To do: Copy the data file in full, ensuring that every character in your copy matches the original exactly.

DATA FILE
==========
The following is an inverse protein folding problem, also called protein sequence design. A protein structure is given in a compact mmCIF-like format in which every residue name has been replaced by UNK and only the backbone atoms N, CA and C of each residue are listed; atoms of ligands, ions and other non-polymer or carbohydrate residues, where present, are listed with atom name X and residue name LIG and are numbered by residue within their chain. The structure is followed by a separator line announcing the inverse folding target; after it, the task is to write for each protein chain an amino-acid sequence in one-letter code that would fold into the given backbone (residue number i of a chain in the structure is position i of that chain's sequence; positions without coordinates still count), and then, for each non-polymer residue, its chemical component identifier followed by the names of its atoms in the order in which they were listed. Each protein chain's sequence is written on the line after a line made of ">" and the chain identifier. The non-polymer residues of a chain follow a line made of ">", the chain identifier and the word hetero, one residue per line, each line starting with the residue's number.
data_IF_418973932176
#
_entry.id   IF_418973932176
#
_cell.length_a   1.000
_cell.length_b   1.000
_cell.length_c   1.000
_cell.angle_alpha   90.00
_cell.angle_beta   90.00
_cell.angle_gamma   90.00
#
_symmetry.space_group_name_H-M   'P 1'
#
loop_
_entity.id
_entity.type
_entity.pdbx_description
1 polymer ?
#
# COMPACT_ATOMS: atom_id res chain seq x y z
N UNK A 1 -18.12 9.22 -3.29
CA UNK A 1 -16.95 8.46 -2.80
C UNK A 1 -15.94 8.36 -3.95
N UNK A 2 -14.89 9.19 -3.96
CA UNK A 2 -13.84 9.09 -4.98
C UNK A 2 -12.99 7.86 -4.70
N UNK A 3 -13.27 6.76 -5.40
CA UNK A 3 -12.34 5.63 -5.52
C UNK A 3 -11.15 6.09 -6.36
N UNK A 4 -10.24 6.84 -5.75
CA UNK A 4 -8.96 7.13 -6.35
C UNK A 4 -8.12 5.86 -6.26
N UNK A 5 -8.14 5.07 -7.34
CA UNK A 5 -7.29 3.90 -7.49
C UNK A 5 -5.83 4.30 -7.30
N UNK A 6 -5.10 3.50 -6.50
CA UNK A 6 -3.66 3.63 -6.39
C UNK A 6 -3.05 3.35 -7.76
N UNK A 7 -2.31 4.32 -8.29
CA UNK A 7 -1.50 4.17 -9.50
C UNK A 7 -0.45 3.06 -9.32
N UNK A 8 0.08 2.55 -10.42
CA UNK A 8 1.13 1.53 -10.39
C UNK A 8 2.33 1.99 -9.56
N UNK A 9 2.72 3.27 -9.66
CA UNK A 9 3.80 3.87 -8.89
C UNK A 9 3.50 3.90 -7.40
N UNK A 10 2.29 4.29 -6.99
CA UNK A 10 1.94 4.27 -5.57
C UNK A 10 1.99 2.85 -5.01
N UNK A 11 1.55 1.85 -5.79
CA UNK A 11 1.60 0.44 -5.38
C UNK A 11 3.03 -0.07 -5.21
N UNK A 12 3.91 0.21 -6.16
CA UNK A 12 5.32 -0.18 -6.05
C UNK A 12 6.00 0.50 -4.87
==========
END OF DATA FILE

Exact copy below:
The following is an inverse protein folding problem, also called protein sequence design. A protein structure is given in a compact mmCIF-like format in which every residue name has been replaced by UNK and only the backbone atoms N, CA and C of each residue are listed; atoms of ligands, ions and other non-polymer or carbohydrate residues, where present, are listed with atom name X and residue name LIG and are numbered by residue within their chain. The structure is followed by a separator line announcing the inverse folding target; after it, the task is to write for each protein chain an amino-acid sequence in one-letter code that would fold into the given backbone (residue number i of a chain in the structure is position i of that chain's sequence; positions without coordinates still count), and then, for each non-polymer residue, its chemical component identifier followed by the names of its atoms in the order in which they were listed. Each protein chain's sequence is written on the line after a line made of ">" and the chain identifier. The non-polymer residues of a chain follow a line made of ">", the chain identifier and the word hetero, one residue per line, each line starting with the residue's number.
data_IF_418973932176
#
_entry.id   IF_418973932176
#
_cell.length_a   1.000
_cell.length_b   1.000
_cell.length_c   1.000
_cell.angle_alpha   90.00
_cell.angle_beta   90.00
_cell.angle_gamma   90.00
#
_symmetry.space_group_name_H-M   'P 1'
#
loop_
_entity.id
_entity.type
_entity.pdbx_description
1 polymer ?
#
# COMPACT_ATOMS: atom_id res chain seq x y z
N UNK A 1 -18.12 9.22 -3.29
CA UNK A 1 -16.95 8.46 -2.80
C UNK A 1 -15.94 8.36 -3.95
N UNK A 2 -14.89 9.19 -3.96
CA UNK A 2 -13.84 9.09 -4.98
C UNK A 2 -12.99 7.86 -4.70
N UNK A 3 -13.27 6.76 -5.40
CA UNK A 3 -12.34 5.63 -5.52
C UNK A 3 -11.15 6.09 -6.36
N UNK A 4 -10.24 6.84 -5.75
CA UNK A 4 -8.96 7.13 -6.35
C UNK A 4 -8.12 5.86 -6.26
N UNK A 5 -8.14 5.07 -7.34
CA UNK A 5 -7.29 3.90 -7.49
C UNK A 5 -5.83 4.30 -7.30
N UNK A 6 -5.10 3.50 -6.50
CA UNK A 6 -3.66 3.63 -6.39
C UNK A 6 -3.05 3.35 -7.76
N UNK A 7 -2.31 4.32 -8.29
CA UNK A 7 -1.50 4.17 -9.50
C UNK A 7 -0.45 3.06 -9.32
N UNK A 8 0.08 2.55 -10.42
CA UNK A 8 1.13 1.53 -10.39
C UNK A 8 2.33 1.99 -9.56
N UNK A 9 2.72 3.27 -9.66
CA UNK A 9 3.80 3.87 -8.89
C UNK A 9 3.50 3.90 -7.40
N UNK A 10 2.29 4.29 -6.99
CA UNK A 10 1.94 4.27 -5.57
C UNK A 10 1.99 2.85 -5.01
N UNK A 11 1.55 1.85 -5.79
CA UNK A 11 1.60 0.44 -5.38
C UNK A 11 3.03 -0.07 -5.21
N UNK A 12 3.91 0.21 -6.16
CA UNK A 12 5.32 -0.18 -6.05
C UNK A 12 6.00 0.50 -4.87